Nobel Prize in Physics denies scientific brain drain in Italy
Italian physicist Giorgio Parisi will receive a shared Nobel Prize in a ceremony on Monday, but behind the celebrations lies dismay at the brain drain that has seen many young scientists for years go to work abroad. Some 14,000 Italian researchers left the country between 2009 and 2015, according to the Italian national statistics agency Istat, a trend which is largely due to a lack of investment. “Italy is not a host country for researchers, whether Italian or foreign,” Parisi said in October after receiving the Nobel Prize for his work on the interplay of disorder and fluctuations in physical systems. “Research is underfunded and the situation has worsened over the past 10 to 15 years.” Public funding increased from 9.9 billion euros (11.2 billion dollars) in 2007 to 8.3 billion in 2015 – the latest figures available – while in 2019, research spending in the third economy in the euro area were significantly below the EU average. In addition to Parisi, Italy has produced top scientists over the past decades, including Carlo Rubbia, the CERN physicist who won a Nobel Prize in 1984, and neuroembryologist Rita Levi-Montalcini, who won the Nobel Prize. awards in 1986. But commentators note that research budgets were cut after the 2008 financial crisis, while Italy’s notorious bureaucracy also plays a role in sending young talent overseas. “In Italy, unfortunately, there are big obstacles to getting a university job,” said Eleonora D’Elia, a 35-year-old biologist from Rome, who has been teaching at Imperial College for four years. London. She cited “a lack of funding, and available jobs, the necessary contacts and a very complex system based on the number of articles published”.
Like a vegetable garden
The scale of the problem was confirmed by Roberto Antonelli, director of the prestigious Lincean Academy in Rome, who told AFP that there had been “a huge reduction in funds for Italian universities and research facilities” . This was accompanied by a “reduction in the quality of jobs available to young people compared to other countries”.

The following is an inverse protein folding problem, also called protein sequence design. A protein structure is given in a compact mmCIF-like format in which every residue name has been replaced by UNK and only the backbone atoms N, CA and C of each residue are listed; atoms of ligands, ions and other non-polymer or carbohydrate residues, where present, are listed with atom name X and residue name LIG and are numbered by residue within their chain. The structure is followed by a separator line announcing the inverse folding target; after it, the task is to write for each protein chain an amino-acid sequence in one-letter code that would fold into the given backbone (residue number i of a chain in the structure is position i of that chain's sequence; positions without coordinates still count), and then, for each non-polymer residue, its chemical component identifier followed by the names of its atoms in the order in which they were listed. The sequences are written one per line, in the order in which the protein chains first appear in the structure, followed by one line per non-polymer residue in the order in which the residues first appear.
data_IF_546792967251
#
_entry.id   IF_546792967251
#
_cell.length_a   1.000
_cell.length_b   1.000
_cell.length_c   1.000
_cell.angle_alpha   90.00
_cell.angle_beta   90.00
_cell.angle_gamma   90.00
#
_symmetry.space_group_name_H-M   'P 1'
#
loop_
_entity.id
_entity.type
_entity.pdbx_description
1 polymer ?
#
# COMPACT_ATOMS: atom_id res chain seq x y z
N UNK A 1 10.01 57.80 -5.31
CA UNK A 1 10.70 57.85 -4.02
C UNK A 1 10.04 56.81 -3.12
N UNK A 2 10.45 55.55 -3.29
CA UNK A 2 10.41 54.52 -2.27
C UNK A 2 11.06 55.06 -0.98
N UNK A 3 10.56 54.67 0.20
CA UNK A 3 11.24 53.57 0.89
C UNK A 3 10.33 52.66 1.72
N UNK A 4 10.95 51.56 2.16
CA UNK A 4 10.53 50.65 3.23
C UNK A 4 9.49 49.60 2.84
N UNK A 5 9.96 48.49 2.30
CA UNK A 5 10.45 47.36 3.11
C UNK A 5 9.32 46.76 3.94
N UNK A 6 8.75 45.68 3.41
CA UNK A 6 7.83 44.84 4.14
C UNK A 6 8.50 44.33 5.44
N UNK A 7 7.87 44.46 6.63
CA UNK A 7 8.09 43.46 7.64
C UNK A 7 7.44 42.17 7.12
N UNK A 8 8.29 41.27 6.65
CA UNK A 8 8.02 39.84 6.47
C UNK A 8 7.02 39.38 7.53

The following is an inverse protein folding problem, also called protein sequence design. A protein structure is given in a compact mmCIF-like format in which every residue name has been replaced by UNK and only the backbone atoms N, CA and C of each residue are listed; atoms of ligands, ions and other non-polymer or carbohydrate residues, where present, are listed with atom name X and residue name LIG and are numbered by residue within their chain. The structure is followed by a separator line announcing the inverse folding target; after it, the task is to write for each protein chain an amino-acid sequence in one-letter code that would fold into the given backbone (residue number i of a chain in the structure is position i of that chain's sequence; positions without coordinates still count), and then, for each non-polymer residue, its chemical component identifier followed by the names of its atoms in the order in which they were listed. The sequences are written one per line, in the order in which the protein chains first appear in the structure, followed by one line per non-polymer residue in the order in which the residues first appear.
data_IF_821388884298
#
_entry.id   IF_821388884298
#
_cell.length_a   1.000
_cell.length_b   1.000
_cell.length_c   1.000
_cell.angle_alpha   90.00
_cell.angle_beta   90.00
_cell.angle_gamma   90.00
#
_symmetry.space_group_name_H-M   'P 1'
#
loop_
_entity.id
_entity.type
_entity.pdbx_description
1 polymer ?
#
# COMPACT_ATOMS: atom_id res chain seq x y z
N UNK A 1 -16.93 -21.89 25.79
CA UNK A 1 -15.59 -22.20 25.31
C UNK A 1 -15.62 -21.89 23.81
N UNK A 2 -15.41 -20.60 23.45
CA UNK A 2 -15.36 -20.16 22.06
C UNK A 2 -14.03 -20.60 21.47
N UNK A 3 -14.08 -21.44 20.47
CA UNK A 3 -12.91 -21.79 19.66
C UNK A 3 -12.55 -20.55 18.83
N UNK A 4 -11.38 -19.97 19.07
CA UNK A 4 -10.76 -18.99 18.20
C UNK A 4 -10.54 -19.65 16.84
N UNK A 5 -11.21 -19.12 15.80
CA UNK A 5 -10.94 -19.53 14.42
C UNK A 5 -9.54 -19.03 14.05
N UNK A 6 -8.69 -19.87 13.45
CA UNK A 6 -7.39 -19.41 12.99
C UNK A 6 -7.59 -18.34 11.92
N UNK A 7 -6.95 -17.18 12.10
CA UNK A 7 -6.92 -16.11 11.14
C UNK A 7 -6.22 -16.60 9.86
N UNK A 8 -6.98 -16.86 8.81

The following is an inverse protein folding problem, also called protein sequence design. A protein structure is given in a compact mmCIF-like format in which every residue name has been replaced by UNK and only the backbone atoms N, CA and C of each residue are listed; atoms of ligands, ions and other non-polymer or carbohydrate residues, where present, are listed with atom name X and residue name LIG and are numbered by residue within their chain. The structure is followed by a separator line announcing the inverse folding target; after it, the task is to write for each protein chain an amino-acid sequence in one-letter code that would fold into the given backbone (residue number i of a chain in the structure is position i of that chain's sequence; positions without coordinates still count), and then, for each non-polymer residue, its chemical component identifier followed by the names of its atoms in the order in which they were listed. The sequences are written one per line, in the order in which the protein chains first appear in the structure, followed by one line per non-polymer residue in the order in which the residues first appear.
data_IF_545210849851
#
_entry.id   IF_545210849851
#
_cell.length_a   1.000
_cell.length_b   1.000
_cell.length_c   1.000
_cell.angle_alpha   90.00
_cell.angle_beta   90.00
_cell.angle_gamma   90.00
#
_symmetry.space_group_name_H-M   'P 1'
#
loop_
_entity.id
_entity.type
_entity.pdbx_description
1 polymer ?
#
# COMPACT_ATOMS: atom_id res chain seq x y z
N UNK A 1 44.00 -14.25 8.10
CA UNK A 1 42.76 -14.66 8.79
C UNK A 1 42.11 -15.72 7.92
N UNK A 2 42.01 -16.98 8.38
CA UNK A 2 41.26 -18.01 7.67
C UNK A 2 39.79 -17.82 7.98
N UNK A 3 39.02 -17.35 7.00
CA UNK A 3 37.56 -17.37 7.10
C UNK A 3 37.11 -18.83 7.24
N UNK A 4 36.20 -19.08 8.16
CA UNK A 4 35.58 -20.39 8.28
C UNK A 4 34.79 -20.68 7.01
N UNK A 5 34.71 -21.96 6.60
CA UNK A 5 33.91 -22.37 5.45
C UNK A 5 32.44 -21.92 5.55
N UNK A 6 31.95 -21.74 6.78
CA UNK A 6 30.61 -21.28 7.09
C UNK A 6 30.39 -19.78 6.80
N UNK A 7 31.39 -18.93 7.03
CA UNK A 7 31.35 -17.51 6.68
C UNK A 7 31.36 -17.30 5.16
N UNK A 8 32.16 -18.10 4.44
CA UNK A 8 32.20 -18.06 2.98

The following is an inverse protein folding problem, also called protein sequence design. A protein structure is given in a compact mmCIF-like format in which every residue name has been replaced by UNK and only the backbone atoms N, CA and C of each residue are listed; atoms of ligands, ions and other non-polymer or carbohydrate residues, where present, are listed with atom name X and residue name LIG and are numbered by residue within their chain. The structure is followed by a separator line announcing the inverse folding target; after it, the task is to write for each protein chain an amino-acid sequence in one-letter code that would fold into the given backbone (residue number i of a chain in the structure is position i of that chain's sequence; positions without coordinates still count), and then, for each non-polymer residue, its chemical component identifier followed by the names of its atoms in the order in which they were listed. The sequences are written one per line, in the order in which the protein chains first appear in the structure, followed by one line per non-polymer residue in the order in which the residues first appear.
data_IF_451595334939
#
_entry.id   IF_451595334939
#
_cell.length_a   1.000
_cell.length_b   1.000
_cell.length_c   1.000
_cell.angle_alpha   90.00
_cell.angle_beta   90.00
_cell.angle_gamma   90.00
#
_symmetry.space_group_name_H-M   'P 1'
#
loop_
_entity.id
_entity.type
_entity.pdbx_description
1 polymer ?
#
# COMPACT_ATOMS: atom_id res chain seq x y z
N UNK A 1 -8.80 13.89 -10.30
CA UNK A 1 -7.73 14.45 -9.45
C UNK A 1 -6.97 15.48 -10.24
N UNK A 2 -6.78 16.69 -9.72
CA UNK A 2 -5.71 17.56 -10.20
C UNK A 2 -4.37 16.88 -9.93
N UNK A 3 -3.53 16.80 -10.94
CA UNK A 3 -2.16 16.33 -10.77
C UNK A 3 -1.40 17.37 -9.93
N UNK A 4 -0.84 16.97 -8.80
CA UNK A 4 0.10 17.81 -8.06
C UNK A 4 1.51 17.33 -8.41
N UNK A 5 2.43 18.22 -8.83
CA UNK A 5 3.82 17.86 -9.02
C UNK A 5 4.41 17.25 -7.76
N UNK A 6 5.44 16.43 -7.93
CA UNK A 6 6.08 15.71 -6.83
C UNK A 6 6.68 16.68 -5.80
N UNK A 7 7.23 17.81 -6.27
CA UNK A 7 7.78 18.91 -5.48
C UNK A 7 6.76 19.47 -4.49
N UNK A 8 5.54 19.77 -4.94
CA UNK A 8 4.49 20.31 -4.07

The number of professors and long-term contracts in universities fell from 60,882 in 2009 to 48,878 in 2016, a drop of almost 20%. In London, Elia told AFP, there is “more support in terms of salary and research budget”, while in Italy, where she hopes one day to reunite with her family and friends, she “should constantly fight for this.” The Italian government has pledged to use part of the huge post-pandemic stimulus funds it expects to receive from the European Union by 2026 to help boost local research. Research Minister Cristina Messa pledged in October six billion euros in funding for 60 projects.
“Like a vegetable garden”
Antonelli praised the funds, but warned: “The problem is the continuity of the funding … what will happen after 2026?” He said research should be measured as a percentage of GDP, which ranges from “the highest like in Finland, Japan and South Korea, to the lowest among developed countries like Italy, which don’t invest money. comparable funds compared to neighbors like Germany or France “. Italy spent just 1.45% of its gross domestic product (GDP) on research in 2019, below the EU average of 2.19% and Germany’s 3.17% , according to data from the European agency Eurostat. Parisi also stressed the importance of a long-term vision. “Research is like a vegetable patch, if you think you can water it every fortnight, things are going to go wrong,” he said.
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